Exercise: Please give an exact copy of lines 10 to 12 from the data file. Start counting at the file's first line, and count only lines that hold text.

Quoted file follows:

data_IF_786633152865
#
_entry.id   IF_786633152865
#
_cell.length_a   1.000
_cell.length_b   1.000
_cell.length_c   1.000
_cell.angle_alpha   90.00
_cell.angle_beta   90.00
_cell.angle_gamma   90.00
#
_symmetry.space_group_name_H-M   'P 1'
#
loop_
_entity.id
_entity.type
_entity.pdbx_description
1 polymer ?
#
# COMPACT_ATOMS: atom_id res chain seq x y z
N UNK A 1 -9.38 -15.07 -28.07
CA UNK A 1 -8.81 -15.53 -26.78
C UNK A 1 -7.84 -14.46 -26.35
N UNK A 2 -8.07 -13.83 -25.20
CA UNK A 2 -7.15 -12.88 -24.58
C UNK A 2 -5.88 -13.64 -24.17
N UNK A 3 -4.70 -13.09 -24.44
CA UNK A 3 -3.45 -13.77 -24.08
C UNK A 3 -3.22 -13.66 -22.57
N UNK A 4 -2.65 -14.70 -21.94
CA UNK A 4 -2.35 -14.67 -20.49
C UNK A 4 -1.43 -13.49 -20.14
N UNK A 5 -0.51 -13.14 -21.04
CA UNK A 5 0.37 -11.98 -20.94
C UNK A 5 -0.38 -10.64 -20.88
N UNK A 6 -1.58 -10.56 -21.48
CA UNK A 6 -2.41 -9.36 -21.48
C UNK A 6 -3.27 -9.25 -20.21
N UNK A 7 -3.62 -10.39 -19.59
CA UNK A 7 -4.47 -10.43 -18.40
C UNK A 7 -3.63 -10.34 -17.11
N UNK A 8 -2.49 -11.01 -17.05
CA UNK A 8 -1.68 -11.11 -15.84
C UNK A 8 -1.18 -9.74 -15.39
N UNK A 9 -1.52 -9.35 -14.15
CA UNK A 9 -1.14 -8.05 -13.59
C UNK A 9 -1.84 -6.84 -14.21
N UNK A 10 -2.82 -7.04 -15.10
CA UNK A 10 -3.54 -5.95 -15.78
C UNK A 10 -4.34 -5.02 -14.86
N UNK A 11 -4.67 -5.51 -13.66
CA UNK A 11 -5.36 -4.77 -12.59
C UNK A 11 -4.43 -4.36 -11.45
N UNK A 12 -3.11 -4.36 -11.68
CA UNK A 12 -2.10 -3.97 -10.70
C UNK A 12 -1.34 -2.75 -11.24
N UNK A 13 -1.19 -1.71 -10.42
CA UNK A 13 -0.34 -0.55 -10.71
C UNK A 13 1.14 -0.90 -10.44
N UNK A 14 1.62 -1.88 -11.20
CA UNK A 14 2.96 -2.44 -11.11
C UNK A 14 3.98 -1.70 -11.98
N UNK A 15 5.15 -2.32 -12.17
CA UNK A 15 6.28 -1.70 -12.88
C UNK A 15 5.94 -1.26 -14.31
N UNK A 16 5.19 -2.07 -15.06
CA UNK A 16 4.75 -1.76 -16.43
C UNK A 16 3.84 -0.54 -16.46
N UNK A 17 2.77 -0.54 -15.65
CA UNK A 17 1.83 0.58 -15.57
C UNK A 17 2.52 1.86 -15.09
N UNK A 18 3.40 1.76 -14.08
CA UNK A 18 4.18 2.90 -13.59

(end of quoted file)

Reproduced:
_cell.angle_gamma   90.00
#
_symmetry.space_group_name_H-M   'P 1'